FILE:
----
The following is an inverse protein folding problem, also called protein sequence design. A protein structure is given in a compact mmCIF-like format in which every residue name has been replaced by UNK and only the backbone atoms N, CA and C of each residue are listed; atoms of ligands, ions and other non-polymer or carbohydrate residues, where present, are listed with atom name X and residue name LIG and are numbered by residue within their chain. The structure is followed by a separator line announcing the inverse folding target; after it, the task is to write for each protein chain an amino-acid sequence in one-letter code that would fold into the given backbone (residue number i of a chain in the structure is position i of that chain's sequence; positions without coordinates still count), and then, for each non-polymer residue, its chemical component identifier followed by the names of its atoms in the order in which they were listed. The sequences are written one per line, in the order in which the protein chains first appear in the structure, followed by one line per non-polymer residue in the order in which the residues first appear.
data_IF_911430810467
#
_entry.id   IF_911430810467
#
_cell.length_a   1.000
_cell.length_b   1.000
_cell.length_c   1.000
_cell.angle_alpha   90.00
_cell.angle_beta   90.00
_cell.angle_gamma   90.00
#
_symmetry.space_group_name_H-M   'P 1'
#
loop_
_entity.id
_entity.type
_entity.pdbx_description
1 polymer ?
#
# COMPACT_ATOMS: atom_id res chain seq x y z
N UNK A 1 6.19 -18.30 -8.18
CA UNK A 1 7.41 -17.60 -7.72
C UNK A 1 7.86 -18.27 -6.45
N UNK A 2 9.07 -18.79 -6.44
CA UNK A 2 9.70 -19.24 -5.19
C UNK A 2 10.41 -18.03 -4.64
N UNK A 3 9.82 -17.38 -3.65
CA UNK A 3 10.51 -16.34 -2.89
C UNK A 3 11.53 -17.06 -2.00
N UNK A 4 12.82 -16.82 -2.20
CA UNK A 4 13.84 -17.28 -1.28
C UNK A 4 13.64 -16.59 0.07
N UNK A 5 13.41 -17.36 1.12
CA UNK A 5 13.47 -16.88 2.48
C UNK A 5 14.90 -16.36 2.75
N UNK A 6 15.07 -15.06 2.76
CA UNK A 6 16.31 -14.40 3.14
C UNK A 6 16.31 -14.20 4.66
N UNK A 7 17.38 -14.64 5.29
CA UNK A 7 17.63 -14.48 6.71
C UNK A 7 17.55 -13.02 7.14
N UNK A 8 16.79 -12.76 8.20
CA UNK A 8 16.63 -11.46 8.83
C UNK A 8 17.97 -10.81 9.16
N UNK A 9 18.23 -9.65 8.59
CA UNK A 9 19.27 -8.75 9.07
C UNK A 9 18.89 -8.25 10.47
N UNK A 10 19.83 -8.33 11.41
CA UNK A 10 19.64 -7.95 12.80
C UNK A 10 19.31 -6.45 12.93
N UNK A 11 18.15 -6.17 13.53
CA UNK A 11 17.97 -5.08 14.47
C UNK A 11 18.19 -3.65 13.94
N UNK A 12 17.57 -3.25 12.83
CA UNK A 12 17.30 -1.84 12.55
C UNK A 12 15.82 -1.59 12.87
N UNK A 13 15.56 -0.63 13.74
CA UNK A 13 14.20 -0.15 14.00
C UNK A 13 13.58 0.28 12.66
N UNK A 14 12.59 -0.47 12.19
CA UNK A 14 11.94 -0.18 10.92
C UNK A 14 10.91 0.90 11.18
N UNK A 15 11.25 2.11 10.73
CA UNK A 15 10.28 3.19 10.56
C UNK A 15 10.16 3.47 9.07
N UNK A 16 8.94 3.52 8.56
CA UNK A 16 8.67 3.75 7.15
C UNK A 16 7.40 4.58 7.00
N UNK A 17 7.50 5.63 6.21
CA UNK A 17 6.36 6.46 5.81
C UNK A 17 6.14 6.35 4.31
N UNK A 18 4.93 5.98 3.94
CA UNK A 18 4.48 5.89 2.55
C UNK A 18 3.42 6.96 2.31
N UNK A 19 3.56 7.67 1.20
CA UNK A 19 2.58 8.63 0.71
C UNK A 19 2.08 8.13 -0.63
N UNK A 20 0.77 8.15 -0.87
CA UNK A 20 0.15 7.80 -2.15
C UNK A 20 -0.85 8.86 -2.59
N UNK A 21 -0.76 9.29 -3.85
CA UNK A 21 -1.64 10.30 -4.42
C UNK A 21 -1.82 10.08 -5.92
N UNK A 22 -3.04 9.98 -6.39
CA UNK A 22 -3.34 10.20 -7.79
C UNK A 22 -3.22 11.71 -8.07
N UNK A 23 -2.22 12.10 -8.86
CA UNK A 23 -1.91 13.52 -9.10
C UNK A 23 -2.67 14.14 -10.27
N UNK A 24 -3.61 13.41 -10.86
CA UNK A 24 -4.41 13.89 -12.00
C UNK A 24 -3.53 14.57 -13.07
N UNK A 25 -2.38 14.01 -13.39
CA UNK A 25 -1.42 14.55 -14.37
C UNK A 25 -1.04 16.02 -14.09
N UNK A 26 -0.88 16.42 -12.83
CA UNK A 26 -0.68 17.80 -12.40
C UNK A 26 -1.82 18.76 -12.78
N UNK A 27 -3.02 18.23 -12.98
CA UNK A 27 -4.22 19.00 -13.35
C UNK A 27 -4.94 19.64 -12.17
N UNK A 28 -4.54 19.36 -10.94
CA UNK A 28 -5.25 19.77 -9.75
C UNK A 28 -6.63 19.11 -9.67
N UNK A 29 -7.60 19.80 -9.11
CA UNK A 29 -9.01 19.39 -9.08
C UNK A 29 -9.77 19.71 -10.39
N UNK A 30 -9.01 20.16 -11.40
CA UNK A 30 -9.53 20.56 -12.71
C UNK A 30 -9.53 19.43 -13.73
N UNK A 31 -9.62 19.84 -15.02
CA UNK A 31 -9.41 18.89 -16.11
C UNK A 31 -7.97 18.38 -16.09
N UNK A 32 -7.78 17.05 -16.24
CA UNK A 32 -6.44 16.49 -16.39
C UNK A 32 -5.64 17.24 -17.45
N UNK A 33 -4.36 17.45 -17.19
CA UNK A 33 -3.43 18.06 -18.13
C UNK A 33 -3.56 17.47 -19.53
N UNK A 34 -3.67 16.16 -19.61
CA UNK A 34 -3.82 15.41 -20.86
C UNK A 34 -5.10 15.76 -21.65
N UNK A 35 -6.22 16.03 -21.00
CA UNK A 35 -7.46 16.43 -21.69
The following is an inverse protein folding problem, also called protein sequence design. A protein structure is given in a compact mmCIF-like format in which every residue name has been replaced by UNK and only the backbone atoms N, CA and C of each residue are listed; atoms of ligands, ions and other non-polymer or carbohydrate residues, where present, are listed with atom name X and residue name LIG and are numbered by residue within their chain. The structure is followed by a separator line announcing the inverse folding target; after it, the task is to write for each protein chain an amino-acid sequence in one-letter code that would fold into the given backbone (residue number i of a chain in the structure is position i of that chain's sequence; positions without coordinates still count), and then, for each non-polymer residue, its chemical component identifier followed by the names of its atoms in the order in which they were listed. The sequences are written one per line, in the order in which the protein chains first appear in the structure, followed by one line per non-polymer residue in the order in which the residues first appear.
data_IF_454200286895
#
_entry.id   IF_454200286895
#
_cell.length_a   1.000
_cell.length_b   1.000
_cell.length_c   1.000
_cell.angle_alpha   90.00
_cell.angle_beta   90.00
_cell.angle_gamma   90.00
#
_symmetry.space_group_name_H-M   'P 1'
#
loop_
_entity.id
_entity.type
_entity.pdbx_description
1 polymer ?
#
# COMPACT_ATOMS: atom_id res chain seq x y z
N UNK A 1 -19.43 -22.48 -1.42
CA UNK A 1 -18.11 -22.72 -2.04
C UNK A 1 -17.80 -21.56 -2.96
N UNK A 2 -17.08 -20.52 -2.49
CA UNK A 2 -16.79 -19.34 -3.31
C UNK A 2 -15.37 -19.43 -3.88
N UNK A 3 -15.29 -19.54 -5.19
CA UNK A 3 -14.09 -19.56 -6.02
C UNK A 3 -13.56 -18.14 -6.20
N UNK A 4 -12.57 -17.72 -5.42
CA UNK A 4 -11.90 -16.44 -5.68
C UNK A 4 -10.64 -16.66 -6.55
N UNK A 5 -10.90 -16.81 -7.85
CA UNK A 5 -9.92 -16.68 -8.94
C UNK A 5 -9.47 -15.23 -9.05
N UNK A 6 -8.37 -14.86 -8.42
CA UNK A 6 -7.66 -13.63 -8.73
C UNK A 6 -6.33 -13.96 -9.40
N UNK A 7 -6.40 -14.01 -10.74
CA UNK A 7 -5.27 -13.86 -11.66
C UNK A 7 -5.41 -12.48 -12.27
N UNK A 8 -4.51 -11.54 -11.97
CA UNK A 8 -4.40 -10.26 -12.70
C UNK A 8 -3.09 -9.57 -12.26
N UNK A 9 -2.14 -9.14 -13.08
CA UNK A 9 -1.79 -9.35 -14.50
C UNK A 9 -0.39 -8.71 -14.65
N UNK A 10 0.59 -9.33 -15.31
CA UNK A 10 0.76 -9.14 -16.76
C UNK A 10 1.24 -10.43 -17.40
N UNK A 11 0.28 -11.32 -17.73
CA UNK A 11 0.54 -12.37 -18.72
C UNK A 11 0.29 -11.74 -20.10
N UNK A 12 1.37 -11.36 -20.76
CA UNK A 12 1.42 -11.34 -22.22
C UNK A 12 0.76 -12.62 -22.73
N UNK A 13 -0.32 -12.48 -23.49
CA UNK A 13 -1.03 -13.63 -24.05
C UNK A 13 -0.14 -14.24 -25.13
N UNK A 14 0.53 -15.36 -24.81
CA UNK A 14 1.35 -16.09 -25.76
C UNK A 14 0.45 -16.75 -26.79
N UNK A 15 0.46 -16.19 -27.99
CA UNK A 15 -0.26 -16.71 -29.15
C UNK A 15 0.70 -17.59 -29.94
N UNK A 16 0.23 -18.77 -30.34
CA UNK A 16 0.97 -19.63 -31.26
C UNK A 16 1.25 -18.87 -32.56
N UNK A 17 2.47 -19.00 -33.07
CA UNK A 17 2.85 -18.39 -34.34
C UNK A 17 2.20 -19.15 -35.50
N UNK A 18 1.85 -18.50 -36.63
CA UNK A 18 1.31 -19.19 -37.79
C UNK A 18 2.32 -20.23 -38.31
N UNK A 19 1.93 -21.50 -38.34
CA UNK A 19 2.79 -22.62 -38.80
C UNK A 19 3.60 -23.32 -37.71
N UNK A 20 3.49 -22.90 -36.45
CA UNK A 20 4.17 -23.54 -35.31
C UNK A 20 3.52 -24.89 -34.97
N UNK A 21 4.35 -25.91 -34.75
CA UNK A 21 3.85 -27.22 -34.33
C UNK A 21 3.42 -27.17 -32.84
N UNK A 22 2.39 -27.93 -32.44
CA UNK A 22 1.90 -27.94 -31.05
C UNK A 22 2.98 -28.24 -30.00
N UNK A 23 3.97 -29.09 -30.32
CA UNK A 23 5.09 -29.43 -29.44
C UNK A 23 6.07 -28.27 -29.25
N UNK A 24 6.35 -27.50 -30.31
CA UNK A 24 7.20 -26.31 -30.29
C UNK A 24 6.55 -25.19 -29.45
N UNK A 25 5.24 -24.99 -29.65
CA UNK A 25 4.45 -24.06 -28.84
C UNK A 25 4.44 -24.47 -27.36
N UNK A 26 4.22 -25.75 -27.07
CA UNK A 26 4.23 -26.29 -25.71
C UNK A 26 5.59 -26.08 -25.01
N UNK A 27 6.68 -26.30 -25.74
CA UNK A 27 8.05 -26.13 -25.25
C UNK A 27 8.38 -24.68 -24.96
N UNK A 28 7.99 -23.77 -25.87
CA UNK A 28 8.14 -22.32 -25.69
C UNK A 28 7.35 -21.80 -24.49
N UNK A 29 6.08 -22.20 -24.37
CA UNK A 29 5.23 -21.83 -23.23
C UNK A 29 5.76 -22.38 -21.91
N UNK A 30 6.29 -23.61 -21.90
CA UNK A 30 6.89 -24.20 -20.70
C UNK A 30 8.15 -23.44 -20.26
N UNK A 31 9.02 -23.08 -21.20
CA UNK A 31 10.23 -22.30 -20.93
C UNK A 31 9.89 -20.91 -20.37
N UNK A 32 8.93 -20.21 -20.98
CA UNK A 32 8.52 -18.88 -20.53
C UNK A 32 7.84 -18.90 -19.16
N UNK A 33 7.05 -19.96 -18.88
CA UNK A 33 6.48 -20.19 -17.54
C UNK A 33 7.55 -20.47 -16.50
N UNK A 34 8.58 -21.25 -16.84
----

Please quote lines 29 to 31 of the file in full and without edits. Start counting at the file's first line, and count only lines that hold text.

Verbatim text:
CA UNK A 3 10.51 -16.34 -2.89
C UNK A 3 11.53 -17.06 -2.00
N UNK A 4 12.82 -16.82 -2.20